There is a new look that is ready to sweep the nation. It is called the “Hat Nine,” and Grapetooth is here to make you a believer.
"It came about when I walked out onto the porch one day earlier this year, and found Clay giving himself a haircut with clippers in a mirror with tiger print on it,” explains Chris Bailoni, one of the band’s two members. “That night, when we came home from Rainbo Club, [we] did the first Hat Nines to each other. It’s basically just a bowl cut, but it has to be done with the official hat and clippers with the ‘nine’ setting on. So far there are seven of us, I believe, so only a couple more can be done to be an O.G. member."
The Hat Nine is modeled with some dishevelment by both halves of Grapetooth, Bailoni and Clay Frankel, who share duties singing and toying with synths and drum machines.“We gave out two or three Hat Nines at our last show.” The venue staff was less than hyped, he says, but that’s rock and roll for ya.
Longtime pals and current roommates, the two also happen to be in the most fun band in Chicago. Exhibit A: “Trouble,” a song with a wheezing, drunken synth line that teeters on the brink of chaos and makes me feel like John Lennon in that goofy street-dancing photo. In the video for the track, Frankel and Bailoni terrorize Chicago by moped and with loose-limbed, hand-clappy dance moves, viewed through skate-vid fish-eye and accompanied by scrawled sketches of anthropomorphic wine glasses smoking cigs. If you aren’t smiling by the time the sing-shouted chorus hits— “I don’t mind livin’! I don’t mind givin’ it up!”—there’s a decent chance you suck.
Exhibit B: the footage from the duo’s first-ever NYC show, which they’re gearing up for during our interview in late September, and which sold out almost immediately despite the band having released a grand total of three songs at the time. Frankel and Bailoni are joined onstage by what looks like half the audience, shouting along to every word as a bottle of wine gets passed around. Everyone looks totally ecstatic.
Watch the video premiere for Grapetooth's "Blood."
We’re sitting in a cozy booth in the aforementioned Rainbo Club, the notorious Ukrainian Village dive frequented, over the last 80 or so years, by Nelson Algren, Liz Phair, and almost a century’s worth of of local delinquents, present company included. When I ask him how Grapetooth became beloved by so many so fast, Frankel’s answer is simple. “Have you seen this guy dance?” he says, gesturing with a grin towards his bandmate over a PBR tallboy. “That’s worth the price of admission right there!”
If you’ve been paying the slightest attention to the Chicago scene in the 2010s, you already know Frankel from Twin Peaks, the homegrown garage-rock heroes known for their rowdy live shows. And perhaps you know Bailoni as Home-sick, the producer behind dreamy bedroom jams like last year’s “Your Body,” featuring high school homie and singer-producer Knox Fortune. But Grapetooth’s music sounds very little like either of the above; nor do they sound like anything else coming out of the city right now. In other words, this ain’t your average @ChicagoBandBoy (even if that highly accurate parody account’s bio reads, “i saw twin peaks at a house show in 2011”).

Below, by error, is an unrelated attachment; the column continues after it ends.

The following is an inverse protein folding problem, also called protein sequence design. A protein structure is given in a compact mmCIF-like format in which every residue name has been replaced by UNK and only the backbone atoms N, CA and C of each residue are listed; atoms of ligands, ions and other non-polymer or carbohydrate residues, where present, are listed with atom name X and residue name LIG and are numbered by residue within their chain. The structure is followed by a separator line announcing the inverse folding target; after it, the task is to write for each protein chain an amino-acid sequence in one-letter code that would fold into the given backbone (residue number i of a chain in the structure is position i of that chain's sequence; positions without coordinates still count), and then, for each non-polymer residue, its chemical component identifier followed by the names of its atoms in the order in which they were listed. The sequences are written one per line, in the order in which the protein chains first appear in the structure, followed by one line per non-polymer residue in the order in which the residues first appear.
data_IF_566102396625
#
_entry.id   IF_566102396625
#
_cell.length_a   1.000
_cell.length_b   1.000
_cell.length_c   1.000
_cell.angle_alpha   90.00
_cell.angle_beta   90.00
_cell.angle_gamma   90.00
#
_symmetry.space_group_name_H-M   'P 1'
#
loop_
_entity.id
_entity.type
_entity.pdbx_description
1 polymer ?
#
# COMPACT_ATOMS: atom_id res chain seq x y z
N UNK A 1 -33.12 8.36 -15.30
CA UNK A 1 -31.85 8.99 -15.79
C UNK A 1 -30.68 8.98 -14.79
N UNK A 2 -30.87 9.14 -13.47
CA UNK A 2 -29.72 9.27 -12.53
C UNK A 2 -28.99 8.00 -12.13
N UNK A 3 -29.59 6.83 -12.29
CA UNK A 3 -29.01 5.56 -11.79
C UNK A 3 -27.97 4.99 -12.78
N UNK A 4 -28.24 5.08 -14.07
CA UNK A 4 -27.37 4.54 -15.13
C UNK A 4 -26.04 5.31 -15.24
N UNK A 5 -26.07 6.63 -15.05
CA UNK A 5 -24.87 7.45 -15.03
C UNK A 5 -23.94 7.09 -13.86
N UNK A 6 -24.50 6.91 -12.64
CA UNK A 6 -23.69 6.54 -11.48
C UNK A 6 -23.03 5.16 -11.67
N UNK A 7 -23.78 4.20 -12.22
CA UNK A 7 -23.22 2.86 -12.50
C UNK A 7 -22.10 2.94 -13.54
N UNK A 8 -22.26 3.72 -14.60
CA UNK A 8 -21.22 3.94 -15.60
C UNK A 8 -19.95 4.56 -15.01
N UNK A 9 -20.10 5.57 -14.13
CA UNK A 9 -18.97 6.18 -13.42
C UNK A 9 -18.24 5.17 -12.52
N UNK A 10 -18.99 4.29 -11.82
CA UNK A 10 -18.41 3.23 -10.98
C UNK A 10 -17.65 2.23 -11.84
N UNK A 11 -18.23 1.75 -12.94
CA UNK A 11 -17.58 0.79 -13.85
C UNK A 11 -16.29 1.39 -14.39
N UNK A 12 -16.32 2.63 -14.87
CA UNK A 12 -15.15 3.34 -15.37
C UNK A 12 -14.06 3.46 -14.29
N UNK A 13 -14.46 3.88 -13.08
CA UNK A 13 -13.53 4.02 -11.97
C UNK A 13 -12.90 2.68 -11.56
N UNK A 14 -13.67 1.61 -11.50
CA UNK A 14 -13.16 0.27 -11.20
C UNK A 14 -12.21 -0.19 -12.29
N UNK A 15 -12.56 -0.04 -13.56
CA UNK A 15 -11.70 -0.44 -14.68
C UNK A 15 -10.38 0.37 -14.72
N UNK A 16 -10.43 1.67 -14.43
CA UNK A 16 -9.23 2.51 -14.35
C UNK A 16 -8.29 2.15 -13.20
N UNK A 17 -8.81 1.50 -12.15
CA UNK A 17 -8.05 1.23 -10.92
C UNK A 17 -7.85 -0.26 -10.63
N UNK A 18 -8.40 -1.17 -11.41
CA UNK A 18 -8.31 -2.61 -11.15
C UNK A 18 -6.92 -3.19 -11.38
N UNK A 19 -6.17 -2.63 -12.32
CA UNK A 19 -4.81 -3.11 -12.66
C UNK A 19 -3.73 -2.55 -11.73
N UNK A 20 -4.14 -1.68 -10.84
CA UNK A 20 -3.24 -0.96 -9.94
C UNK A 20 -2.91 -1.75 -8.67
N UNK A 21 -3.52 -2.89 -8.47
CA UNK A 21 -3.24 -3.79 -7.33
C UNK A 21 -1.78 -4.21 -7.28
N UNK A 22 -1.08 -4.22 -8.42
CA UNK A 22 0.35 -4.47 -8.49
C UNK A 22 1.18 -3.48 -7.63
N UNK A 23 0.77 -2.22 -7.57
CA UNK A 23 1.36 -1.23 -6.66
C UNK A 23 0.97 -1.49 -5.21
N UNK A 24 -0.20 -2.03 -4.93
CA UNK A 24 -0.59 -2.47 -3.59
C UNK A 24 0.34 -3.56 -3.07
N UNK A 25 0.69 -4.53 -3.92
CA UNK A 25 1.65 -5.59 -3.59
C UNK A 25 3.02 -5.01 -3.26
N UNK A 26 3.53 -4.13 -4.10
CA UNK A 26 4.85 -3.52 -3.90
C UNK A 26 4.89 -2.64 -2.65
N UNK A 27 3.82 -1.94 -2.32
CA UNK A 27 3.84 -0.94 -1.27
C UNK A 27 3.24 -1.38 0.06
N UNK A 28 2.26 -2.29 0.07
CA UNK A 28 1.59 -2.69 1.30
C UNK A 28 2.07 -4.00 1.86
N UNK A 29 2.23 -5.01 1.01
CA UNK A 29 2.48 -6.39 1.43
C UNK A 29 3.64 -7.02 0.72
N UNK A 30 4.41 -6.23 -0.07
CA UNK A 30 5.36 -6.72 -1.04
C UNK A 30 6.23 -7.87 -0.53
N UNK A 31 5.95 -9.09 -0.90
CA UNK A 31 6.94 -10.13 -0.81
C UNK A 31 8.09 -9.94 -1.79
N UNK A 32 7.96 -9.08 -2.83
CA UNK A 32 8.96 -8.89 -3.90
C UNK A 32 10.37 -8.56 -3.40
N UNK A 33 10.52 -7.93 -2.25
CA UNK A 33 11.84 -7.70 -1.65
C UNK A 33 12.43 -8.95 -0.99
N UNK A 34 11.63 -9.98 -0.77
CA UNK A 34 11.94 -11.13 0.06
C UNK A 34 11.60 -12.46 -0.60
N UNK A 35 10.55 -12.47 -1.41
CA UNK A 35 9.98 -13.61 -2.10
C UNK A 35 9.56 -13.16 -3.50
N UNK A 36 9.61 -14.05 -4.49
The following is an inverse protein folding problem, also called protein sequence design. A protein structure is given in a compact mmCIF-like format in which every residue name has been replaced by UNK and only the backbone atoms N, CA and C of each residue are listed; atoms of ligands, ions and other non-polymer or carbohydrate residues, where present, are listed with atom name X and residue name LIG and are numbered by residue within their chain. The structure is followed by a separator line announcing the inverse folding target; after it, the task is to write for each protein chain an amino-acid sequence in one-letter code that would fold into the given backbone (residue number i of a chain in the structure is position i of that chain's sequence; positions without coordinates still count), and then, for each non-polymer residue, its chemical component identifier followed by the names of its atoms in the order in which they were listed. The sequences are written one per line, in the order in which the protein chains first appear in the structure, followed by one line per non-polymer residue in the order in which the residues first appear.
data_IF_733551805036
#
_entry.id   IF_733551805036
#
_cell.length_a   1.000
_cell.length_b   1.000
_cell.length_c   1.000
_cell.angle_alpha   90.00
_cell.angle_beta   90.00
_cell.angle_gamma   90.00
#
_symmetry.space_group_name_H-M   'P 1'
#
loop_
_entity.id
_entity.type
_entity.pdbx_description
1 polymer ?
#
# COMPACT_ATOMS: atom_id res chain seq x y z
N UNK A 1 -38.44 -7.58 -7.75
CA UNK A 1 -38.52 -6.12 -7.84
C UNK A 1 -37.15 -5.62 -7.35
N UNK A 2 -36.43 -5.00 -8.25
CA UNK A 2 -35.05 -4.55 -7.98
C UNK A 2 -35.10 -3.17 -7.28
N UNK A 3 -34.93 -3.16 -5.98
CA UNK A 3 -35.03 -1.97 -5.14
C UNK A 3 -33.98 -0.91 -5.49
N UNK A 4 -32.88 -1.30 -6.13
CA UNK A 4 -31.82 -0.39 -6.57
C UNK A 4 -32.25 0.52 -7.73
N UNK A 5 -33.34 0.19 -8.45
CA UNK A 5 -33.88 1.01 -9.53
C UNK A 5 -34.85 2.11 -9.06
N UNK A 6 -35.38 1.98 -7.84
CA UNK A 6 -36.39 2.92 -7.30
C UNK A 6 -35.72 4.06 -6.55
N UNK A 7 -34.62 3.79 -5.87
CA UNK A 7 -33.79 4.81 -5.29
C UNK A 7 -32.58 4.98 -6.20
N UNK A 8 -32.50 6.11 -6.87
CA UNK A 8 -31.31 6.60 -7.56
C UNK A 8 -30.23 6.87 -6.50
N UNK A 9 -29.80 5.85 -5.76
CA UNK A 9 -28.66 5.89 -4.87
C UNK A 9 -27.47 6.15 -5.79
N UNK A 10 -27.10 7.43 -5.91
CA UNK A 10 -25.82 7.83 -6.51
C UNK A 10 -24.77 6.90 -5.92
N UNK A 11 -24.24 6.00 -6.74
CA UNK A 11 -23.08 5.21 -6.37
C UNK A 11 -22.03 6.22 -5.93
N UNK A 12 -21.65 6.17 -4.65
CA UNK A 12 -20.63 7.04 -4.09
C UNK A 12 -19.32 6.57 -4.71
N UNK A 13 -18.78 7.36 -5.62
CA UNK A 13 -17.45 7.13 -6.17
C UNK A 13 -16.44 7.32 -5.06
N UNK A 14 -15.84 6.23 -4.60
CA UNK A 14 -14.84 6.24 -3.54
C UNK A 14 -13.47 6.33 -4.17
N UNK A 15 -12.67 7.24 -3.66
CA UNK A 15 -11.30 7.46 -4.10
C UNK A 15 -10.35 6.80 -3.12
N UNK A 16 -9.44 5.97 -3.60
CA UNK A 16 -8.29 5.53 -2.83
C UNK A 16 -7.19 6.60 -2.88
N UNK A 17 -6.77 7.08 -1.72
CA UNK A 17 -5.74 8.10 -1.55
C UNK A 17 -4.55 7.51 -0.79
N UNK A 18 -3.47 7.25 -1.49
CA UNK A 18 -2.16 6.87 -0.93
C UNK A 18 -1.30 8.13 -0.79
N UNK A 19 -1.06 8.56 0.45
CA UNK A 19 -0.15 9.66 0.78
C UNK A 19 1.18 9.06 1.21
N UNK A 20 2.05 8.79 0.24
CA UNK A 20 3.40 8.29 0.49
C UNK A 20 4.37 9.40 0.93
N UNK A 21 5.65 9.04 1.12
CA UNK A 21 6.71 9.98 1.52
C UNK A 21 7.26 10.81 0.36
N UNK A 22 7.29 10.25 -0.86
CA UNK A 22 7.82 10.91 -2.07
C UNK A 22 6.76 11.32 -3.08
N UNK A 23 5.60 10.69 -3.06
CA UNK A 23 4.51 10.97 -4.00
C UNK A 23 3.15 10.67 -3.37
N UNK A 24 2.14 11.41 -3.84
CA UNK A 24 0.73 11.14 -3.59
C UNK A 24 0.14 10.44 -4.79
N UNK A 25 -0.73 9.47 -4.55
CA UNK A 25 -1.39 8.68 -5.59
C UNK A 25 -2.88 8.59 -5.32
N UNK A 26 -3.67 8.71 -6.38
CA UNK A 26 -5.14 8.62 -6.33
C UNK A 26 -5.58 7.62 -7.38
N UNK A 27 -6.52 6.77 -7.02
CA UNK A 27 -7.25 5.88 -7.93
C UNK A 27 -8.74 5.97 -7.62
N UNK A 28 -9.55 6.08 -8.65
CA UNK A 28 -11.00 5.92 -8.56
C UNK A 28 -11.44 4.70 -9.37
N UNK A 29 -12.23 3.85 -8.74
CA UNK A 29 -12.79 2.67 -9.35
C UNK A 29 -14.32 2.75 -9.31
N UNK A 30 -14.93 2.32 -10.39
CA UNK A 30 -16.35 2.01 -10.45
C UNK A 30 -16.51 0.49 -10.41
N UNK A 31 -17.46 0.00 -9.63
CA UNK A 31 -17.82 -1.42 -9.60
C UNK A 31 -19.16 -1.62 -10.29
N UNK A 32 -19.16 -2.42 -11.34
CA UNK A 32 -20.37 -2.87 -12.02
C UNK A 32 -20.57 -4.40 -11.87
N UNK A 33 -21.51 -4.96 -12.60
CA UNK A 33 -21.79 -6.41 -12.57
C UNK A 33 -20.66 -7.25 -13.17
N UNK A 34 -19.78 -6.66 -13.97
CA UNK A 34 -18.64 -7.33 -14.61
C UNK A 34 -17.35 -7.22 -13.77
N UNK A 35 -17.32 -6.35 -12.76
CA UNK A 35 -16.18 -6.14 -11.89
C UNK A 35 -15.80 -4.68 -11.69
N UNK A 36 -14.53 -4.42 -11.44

Instead, Grapetooth sounds like a scuzzed-up version of the bands they first bonded over when they met in 2012: New Order, Arthur Russell, the Japanese psych-pop group Fishmans. Most of all, they obsessed over Yellow Magic Orchestra and the Tokyo electronic group’s solo offshoots—especially Yukihiro Takahashi, who’s become something of a hero to the duo. In 2015, years before they decided to release anything or play live, that shared sense of discovery inspired the pair to start working on songs in Bailoni’s synth-filled bedroom studio. It wasn’t until Knox Fortune talked them into opening his record release show last winter that they figured they might as well make the collaboration official.
“My buddy called me ‘grapetooth’ one time when my teeth were all red from drinking wine. It immediately fit the vibe of the music Chris and I were making.” —Clay Frankel
And thus, Grapetooth was born, introducing the world to an immediately crucial term for a wino. “My buddy called me ‘grapetooth’ one time when my teeth were all red from drinking wine,” explains Frankel. “It immediately fit the vibe of the music Chris and I were making.” The name definitely tracks: Grapetooth’s music is the perfect soundtrack for splitting a jug of Carlo Rossi, dancing til 5AM, and waking up on your friend’s couch clutching a half-eaten burrito and cursing whichever deity invented sunlight. (Your mileage may vary.) It’s that element of joy that, more than anything, ties Grapetooth to Yellow Magic Orchestra—a group that showed the world that music made with synthesizers and drum machines could be brimming with humanity, presenting electronics as free-spirited and a little manic, rather than dystopian and dark.